fell back on the line that this criticism was an "attack on
GOZ's manhood." "You can not come into another man's house
and tell him he has a problem with his family." The West
needed to "find a way to tell us nicely" what the problems
are. The Ambassador rejoined that he had been careful not to
say the USG was insisting on its own solutions for Zimbabwe,
but rather that the GOZ was not abiding by the standards that
it had set for itself years ago. Echoing these statements,
the staffdel told Mujuru that many in the United States, who
had once celebrated ZANU-PF's liberation legacy, now viewed
the regime as an oppressor. The Ambassador added that if
Mujuru was serious about wanting dialogue he could not

HARARE 00001064 002 OF 002


instinctively defend his machismo every time he heard
something he did not agree with.



--------------------------


Leaves Door Open


--------------------------





5. (C) Asked by the staffdel what steps the GOZ was willing
to take to reach out to the USG, Mujuru said he was open to
suggestions and asked that the USG put into writing the steps
that needed to be taken. Mujuru appeared to concede to the
Ambassador's point that the GOZ needed to reclaim its legacy
of the 1980s and stated that "we have all made mistakes."
Noting that he had historically had good relations with US
officials, Mujuru at the close of the meeting invited the
Ambassador to return in the future to continue the discussion.



--------------------------


Bio Note


--------------------------





6. (C) Although reported to have AIDS and to be an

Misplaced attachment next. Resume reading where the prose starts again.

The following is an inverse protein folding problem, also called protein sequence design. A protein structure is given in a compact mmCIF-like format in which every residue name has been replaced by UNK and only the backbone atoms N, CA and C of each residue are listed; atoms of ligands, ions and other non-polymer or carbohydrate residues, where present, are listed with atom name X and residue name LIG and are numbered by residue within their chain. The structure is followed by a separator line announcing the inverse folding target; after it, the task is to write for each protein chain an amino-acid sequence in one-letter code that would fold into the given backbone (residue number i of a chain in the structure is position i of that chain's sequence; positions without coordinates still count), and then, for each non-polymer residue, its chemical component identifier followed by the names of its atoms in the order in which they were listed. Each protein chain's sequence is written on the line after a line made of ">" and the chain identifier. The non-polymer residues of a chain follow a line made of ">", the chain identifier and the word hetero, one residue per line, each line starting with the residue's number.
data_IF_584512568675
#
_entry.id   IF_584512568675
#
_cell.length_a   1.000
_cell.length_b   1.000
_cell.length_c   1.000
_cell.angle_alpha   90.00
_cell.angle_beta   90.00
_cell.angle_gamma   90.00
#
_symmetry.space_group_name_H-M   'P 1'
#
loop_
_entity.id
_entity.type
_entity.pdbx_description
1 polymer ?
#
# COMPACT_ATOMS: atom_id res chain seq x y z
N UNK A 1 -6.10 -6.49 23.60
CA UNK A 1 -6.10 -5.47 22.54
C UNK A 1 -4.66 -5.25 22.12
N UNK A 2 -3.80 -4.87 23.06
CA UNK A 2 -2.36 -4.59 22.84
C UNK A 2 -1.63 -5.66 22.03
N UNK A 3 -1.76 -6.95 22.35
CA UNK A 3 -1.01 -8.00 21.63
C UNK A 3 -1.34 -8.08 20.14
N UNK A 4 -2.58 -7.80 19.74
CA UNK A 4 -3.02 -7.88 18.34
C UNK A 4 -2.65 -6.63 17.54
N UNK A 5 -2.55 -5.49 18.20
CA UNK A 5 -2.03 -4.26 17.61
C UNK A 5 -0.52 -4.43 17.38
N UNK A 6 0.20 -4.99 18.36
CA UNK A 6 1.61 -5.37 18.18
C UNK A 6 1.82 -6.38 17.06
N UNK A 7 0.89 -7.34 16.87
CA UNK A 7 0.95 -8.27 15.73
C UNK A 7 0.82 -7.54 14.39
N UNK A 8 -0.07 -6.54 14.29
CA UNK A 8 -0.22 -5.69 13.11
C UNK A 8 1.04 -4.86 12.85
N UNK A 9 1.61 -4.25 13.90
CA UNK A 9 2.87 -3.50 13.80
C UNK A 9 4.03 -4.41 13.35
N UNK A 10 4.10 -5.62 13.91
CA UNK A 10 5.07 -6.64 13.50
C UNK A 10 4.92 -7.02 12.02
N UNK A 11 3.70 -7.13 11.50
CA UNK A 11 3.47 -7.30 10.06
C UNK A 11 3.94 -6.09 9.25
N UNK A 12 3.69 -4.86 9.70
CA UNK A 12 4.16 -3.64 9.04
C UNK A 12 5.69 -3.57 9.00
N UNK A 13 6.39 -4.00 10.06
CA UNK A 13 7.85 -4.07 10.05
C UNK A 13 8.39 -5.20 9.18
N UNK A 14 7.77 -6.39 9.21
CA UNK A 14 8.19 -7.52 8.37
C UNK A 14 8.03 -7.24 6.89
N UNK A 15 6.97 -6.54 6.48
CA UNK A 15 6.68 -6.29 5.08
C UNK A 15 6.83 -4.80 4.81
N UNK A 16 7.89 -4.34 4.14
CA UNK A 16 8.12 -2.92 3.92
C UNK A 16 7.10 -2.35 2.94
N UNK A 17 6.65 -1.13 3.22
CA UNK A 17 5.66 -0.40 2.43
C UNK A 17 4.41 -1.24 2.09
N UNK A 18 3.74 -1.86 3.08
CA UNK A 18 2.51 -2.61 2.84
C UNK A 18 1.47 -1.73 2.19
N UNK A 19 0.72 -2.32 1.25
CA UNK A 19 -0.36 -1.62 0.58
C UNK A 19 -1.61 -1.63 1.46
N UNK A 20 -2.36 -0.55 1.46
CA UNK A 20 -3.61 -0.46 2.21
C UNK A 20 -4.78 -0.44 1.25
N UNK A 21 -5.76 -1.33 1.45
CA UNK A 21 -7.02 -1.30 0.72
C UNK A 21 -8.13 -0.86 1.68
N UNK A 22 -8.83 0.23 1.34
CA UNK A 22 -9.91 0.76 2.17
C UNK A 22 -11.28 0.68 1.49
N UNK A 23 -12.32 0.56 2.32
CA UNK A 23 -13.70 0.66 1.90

alcoholic, Mujuru looked remarkably good and surprisingly
young for a man of 61 years. Contacts tell us that the
spotlight-averse retired General spends most of his time on
his farm in Beatrice, about an hour south of Harare, and that
his wife, Vice President Joyce Mujuru, is an infrequent
visitor. Nonetheless, the staffdel met the liberation war
hero at the Harare office headquarters of his far-flung
business empire. Suggestive of his influence, Mujuru said
that he often visited Mugabe unannounced by simply knocking
on the door and saying "it's me." Majuru has a high school
education and exhibited at the meeting a limited grasp of
complicated issues such as economic reform. Although he
spoke in English with the staffdel, he reportedly conducts
most business meetings in Shona and uses an interpreter.



--------------------------


Comment


--------------------------





7. (C) This was the first USG meeting with Mujuru in several
years. He apparently felt compelled to rehearse standard
GOZ/ZANU-PF lines on the causes of Zimbabwe's problems and
the reasons for its growing isolation, but thereafter seemed
to hint at a more flexible willingness to drop the posturing
and talk about real issues. Similarly, his prickly attack on
sanctions belies the GOZ's oft-repeated rhetoric that
targeted sanctions hurt only the little man, not the
leadership. End comment.



8. (U) The staffdel did not have an opportunity to clear
this cable before leaving Harare.
DELL